How do people around the world celebrate Valentine's day?
When it comes to Valentine's day, a bunch of red roses, a fancy romantic dinner, a box of chocolates, and a diamond necklace may pop up in your mind. On this day of "love in the air", people around the world celebrate Valentine’s Day each in their own way. The following has shared 5 countries’ Valentine’s Day traditions that I found interesting with you.
In a lot of ways, Valentine’s Day celebrations in the Philippines are very similar to those in Western countries. But more surprisingly, the government would usually sponsor mass weddings on Valentine’s Day as public service and to help keep families together and stronger. Hence, Valentine’s Day is quite a gala event for Filipino young couples to enjoy national blessings.
Different from other countries, Romanian Valentine’s Day, as know as "Dragobete", in Romania is celebrated on Feb. 24. Dragobete is a young god of the autochthonous pantheon and oftentimes associated with Roman mythology's Cupid and Greek mythology's Eros. "He did not use his powers to make people fall in love, but rather to always remind people to never stop celebrating love". Unlike the normal Valentine's Day, Dragobete not only is about roses, heart-shaped chocolate, and love letters but reminds people of being tender to your significant other, showing them your appreciation and love not through material objects but your attention and presence. (Rolandia.eu)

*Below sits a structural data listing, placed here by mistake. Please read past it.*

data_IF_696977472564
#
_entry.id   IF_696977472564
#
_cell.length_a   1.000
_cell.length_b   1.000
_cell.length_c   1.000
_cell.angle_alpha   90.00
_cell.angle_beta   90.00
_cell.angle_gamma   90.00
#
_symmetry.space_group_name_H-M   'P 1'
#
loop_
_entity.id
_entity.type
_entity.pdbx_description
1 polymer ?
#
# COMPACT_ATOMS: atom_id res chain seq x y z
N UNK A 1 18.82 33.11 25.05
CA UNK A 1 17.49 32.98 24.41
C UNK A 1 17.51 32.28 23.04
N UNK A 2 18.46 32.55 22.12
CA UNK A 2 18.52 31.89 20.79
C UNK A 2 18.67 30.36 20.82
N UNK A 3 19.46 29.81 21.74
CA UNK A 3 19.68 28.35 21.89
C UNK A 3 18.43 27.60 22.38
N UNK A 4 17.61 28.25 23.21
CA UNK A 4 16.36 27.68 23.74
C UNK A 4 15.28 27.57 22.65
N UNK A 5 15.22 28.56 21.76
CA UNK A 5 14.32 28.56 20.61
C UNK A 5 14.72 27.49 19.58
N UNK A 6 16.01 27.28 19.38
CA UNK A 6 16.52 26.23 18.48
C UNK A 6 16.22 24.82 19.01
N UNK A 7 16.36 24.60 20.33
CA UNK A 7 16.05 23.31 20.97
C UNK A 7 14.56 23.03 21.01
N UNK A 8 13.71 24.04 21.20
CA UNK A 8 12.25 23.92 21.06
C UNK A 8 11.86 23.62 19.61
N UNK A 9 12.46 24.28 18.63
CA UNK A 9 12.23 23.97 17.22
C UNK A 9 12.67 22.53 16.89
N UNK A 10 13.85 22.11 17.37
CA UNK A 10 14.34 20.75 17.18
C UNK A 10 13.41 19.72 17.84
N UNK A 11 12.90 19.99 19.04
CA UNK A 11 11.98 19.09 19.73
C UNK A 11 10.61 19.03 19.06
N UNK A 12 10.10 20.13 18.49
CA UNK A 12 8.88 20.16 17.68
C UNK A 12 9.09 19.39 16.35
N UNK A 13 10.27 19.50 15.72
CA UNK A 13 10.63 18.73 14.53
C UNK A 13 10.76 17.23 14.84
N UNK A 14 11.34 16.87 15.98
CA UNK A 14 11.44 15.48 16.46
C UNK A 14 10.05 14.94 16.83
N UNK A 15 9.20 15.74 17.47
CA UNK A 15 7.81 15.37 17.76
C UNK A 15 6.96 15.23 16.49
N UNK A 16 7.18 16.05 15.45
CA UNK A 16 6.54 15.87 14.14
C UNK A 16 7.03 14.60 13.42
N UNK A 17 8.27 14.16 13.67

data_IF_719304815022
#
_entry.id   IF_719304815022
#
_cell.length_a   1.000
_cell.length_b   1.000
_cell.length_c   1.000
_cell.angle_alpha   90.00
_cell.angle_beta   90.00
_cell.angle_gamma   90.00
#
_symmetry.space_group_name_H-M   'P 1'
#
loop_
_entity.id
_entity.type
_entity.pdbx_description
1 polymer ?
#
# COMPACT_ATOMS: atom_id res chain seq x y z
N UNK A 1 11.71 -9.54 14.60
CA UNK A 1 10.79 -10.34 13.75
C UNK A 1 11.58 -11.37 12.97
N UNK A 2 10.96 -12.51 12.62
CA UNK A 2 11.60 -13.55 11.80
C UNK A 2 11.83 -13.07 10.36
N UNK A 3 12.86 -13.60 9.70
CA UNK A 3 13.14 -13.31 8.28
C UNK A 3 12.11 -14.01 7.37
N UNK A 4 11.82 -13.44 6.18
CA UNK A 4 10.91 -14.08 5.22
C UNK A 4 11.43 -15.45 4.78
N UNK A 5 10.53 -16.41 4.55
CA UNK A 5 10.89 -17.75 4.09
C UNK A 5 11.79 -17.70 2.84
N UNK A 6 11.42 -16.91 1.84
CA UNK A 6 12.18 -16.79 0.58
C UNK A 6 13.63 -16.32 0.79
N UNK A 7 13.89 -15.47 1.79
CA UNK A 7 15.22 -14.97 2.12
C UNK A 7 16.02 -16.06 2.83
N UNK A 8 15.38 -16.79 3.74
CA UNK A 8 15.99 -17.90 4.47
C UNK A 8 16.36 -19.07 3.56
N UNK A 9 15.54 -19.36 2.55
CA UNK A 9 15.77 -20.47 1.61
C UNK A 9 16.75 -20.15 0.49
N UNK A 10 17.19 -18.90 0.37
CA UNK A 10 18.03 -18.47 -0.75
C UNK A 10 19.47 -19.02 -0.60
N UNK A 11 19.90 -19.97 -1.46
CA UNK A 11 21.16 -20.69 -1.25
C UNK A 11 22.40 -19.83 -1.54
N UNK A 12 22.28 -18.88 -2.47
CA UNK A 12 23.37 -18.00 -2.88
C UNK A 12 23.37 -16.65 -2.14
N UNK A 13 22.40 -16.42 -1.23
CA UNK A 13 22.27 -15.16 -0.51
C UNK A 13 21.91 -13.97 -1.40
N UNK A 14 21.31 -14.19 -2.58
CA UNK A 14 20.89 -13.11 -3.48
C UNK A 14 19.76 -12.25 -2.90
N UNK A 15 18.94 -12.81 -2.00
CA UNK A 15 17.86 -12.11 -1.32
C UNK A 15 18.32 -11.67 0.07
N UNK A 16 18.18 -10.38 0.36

In Western countries, it is common for both men and women to participate in a gift exchange. However, in Japan, V-Day plays out a bit differently. It is women that buy beautiful and delicious chocolates for their male companions or lovers. Men can’t return gifts until March 14, which is called the “white day”.
- Czech Republic
V-Day in Czech is celebrated on 1st May in the country. The legend says that lovers should kiss each other under a blossoming cherry tree or birch tree on May 5. If any person who is not kissed, one will wither the following year. Singles can also find a better half for kissing under the blossoming cherry tree, or at least someone to experience May 1, and spot huge bonfires in Prague.
On V-day in England, women used to place five bay leaves on their pillows. This was done to bring dreams of their future husbands. In Norfolk, Jack Valentine acts as a Santa for Valentine’s day. In Wales, there was customary to give each other wooden spoons of different shapes on the day of all lovers. The most popular were spoons with ornaments of heart-shaped locks and keys to them.